I. Lokuge and S. Ishizaki. Geospace: An interactive visualization system for exploring complex information spaces. In I. R. Katz, R. L. Mack, L. Marks, M. B. Rosson, and J. Nielsen, editors, CHI95: Human Factors in Computing Systems, CHI 95 Conference Proceedings, pages 409–414, Denver, Colorado, USA, May 7-11 1995. ACM, Addison-Wesley. [pdf]
This paper present a seminal attempt to use the Spreading Activation Theory for information retrieval in multi-model user interfaces. The main reason for them to use this technique is that it follows the natural learning path of the user, which find it difficult to formulate his/her information seeking goal. Additionally, the advantage is that the ASN (activation spreading network) preserve’s the user previous state of exploration.
The system was tested with an interface called GeoSpace, that allowed the user to formulate vocal query on spatial features of the Boston’s area. The interface was conceived as a series of chained layers containing the relevant information. Each layer’s opaquity was regulated by the spreading retrieval engine.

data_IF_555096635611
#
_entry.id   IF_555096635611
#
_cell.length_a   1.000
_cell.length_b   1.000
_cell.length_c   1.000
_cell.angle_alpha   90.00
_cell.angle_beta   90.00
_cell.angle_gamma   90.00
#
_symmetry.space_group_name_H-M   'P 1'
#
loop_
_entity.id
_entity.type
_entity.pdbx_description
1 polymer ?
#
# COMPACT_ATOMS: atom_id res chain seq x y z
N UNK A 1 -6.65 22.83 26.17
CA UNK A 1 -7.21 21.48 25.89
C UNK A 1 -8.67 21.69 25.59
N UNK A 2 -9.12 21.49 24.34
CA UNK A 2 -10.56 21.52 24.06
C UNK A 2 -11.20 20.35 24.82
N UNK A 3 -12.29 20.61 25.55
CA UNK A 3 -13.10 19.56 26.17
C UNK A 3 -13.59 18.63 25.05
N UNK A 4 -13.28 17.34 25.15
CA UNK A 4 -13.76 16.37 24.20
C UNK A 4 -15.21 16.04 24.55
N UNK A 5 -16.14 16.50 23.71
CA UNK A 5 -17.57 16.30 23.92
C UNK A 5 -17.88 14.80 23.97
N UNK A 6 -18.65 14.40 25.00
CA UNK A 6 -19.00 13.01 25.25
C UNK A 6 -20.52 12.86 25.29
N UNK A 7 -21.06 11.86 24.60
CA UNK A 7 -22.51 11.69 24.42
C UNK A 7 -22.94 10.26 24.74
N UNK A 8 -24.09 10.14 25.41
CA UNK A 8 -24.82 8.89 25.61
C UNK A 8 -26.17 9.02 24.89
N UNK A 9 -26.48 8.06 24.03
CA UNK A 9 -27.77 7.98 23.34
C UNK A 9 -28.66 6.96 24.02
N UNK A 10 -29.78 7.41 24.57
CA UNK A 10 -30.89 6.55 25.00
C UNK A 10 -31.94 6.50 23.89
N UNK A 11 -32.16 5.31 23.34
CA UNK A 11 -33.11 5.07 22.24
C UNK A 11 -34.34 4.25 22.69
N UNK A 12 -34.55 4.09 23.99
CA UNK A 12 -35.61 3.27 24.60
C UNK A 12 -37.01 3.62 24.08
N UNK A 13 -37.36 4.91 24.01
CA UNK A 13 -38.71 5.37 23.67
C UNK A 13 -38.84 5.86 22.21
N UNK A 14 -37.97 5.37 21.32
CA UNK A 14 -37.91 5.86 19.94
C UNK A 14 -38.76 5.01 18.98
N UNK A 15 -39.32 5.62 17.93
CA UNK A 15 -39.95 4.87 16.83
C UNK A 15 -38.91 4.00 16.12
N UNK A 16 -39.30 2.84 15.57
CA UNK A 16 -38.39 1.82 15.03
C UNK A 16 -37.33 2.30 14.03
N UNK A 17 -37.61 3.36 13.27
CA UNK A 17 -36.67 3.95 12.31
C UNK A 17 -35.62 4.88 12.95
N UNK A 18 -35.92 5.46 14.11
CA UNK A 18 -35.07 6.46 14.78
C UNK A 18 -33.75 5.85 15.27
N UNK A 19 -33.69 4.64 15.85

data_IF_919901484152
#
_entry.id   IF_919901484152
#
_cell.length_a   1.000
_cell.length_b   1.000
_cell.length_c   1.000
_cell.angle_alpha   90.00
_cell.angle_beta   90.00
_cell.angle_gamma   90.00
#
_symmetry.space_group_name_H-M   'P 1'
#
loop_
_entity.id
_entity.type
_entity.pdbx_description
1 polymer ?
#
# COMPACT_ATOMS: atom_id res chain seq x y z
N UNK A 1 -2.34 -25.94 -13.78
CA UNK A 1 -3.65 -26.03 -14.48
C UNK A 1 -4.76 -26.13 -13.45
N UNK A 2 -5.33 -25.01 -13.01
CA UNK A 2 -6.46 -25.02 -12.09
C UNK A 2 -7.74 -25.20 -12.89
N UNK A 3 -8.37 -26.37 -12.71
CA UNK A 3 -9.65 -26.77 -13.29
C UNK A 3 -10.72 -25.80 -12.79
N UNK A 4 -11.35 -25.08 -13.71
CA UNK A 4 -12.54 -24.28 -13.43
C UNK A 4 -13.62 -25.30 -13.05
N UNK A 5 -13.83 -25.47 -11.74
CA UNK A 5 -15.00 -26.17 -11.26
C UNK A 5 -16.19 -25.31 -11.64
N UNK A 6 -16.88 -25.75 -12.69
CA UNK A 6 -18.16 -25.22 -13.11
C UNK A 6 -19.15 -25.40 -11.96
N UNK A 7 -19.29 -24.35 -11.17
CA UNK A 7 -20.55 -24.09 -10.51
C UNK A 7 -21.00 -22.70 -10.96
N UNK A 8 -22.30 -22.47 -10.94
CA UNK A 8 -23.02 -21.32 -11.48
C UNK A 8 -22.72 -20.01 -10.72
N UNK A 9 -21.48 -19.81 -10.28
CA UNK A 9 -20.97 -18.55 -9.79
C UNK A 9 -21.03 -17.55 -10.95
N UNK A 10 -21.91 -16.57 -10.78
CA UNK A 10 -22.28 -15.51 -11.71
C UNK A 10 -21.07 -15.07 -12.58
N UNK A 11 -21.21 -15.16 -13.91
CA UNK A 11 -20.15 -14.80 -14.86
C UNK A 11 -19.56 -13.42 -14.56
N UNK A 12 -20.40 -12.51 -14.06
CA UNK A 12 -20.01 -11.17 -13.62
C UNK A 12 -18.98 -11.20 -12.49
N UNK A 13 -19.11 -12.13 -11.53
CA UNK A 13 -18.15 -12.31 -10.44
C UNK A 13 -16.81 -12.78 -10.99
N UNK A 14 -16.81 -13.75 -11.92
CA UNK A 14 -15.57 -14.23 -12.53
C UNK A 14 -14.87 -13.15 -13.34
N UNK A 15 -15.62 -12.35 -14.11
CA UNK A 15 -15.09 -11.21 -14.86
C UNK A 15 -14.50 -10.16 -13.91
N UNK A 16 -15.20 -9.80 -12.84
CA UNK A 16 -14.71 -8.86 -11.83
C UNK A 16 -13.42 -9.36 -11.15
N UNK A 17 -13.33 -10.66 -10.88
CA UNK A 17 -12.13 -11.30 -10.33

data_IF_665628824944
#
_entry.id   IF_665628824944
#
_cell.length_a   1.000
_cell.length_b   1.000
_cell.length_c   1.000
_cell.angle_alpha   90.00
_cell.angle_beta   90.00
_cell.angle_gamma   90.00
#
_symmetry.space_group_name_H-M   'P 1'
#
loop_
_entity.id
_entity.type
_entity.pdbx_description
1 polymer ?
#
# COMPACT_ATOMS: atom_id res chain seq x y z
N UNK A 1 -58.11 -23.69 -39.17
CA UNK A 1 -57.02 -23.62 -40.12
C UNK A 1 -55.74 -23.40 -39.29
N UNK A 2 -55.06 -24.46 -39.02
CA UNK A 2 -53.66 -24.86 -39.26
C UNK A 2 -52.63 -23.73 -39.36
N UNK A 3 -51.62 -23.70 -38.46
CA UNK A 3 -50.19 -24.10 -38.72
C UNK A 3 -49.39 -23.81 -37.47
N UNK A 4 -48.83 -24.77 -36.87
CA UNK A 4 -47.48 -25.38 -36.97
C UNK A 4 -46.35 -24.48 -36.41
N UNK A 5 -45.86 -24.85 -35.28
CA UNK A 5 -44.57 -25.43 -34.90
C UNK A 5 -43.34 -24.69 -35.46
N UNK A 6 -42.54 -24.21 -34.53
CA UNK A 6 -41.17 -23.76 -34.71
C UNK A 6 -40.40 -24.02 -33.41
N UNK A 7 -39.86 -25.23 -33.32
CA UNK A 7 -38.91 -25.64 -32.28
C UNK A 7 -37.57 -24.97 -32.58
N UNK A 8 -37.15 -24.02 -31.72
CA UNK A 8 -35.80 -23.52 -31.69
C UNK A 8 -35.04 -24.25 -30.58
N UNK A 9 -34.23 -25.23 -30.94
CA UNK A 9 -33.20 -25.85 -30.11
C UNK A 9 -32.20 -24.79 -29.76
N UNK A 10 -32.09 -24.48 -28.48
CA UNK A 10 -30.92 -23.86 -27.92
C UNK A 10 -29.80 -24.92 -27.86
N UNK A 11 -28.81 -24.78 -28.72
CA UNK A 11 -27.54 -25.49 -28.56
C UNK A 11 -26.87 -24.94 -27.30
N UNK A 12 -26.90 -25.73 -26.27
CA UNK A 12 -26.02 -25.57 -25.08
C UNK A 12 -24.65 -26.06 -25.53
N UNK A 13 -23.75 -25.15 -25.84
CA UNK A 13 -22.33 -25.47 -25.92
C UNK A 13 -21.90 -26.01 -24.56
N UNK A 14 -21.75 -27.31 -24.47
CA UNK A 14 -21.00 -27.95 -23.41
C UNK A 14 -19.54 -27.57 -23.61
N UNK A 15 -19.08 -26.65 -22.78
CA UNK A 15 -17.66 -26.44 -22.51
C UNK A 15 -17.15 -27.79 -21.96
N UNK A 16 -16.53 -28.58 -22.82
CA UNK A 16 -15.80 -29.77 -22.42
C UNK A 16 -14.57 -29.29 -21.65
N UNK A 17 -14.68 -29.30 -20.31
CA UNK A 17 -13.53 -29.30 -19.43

Additionally, the author were trying to incorporate a simple learning mechanism that could associate different layers based on the retrieval’s order as suggested by the user.
3-4-2007 -> Geospace was commented by Frohlich  as a dynamic homefinder system you can talk to, since it combines natural language input with a map formalism output to five users access to a database of area and property information.
This form of mixed mode interaction shows how the characted of model workd or conversational interfaces can be altered by introducing elements of the complementary mode into the input or output interface.